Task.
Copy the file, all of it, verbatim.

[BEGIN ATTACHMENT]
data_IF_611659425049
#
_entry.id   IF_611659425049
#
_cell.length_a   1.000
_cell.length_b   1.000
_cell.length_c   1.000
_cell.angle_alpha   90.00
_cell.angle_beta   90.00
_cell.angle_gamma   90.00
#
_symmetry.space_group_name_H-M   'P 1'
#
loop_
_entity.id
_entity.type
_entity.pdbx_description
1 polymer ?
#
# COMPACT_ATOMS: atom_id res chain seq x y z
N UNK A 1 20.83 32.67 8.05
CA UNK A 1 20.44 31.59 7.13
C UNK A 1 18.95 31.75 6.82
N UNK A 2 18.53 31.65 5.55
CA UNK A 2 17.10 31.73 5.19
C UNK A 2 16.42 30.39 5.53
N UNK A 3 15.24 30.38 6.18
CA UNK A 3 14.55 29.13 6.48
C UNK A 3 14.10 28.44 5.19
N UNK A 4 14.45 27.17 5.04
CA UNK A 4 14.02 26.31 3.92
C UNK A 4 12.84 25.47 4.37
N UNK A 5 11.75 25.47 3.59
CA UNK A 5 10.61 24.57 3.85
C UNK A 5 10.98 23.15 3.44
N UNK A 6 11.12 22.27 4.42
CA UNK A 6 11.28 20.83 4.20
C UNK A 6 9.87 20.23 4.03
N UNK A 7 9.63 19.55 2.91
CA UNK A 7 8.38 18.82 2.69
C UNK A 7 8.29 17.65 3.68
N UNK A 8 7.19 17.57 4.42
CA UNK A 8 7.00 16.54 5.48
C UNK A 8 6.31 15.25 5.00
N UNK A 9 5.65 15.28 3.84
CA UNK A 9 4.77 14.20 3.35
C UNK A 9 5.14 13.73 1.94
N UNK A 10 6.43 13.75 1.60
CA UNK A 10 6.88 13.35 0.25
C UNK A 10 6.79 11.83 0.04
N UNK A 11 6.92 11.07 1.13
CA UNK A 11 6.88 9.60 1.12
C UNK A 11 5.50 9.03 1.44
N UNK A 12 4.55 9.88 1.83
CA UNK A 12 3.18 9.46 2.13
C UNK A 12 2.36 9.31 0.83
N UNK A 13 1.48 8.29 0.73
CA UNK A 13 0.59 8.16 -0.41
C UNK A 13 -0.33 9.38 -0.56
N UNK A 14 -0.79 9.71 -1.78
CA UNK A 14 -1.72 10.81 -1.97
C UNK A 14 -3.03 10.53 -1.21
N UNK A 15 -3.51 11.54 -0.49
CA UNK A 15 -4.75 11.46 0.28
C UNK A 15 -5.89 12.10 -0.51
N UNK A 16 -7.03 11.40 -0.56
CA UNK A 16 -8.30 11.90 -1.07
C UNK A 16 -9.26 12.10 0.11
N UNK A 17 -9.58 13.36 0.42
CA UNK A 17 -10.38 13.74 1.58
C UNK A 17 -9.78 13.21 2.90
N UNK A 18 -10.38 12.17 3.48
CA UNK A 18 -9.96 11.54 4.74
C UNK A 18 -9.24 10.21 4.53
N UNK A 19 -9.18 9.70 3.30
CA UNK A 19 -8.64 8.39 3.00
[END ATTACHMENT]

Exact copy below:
data_IF_611659425049
#
_entry.id   IF_611659425049
#
_cell.length_a   1.000
_cell.length_b   1.000
_cell.length_c   1.000
_cell.angle_alpha   90.00
_cell.angle_beta   90.00
_cell.angle_gamma   90.00
#
_symmetry.space_group_name_H-M   'P 1'
#
loop_
_entity.id
_entity.type
_entity.pdbx_description
1 polymer ?
#
# COMPACT_ATOMS: atom_id res chain seq x y z
N UNK A 1 20.83 32.67 8.05
CA UNK A 1 20.44 31.59 7.13
C UNK A 1 18.95 31.75 6.82
N UNK A 2 18.53 31.65 5.55
CA UNK A 2 17.10 31.73 5.19
C UNK A 2 16.42 30.39 5.53
N UNK A 3 15.24 30.38 6.18
CA UNK A 3 14.55 29.13 6.48
C UNK A 3 14.10 28.44 5.19
N UNK A 4 14.45 27.17 5.04
CA UNK A 4 14.02 26.31 3.92
C UNK A 4 12.84 25.47 4.37
N UNK A 5 11.75 25.47 3.59
CA UNK A 5 10.61 24.57 3.85
C UNK A 5 10.98 23.15 3.44
N UNK A 6 11.12 22.27 4.42
CA UNK A 6 11.28 20.83 4.20
C UNK A 6 9.87 20.23 4.03
N UNK A 7 9.63 19.55 2.91
CA UNK A 7 8.38 18.82 2.69
C UNK A 7 8.29 17.65 3.68
N UNK A 8 7.19 17.57 4.42
CA UNK A 8 7.00 16.54 5.48
C UNK A 8 6.31 15.25 5.00
N UNK A 9 5.65 15.28 3.84
CA UNK A 9 4.77 14.20 3.35
C UNK A 9 5.14 13.73 1.94
N UNK A 10 6.43 13.75 1.60
CA UNK A 10 6.88 13.35 0.25
C UNK A 10 6.79 11.83 0.04
N UNK A 11 6.92 11.07 1.13
CA UNK A 11 6.88 9.60 1.12
C UNK A 11 5.50 9.03 1.44
N UNK A 12 4.55 9.88 1.83
CA UNK A 12 3.18 9.46 2.13
C UNK A 12 2.36 9.31 0.83
N UNK A 13 1.48 8.29 0.73
CA UNK A 13 0.59 8.16 -0.41
C UNK A 13 -0.33 9.38 -0.56
N UNK A 14 -0.79 9.71 -1.78
CA UNK A 14 -1.72 10.81 -1.97
C UNK A 14 -3.03 10.53 -1.21
N UNK A 15 -3.51 11.54 -0.49
CA UNK A 15 -4.75 11.46 0.28
C UNK A 15 -5.89 12.10 -0.51
N UNK A 16 -7.03 11.40 -0.56
CA UNK A 16 -8.30 11.90 -1.07
C UNK A 16 -9.26 12.10 0.11
N UNK A 17 -9.58 13.36 0.42
CA UNK A 17 -10.38 13.74 1.58
C UNK A 17 -9.78 13.21 2.90
N UNK A 18 -10.38 12.17 3.48
CA UNK A 18 -9.96 11.54 4.74
C UNK A 18 -9.24 10.21 4.53
N UNK A 19 -9.18 9.70 3.30
CA UNK A 19 -8.64 8.39 3.00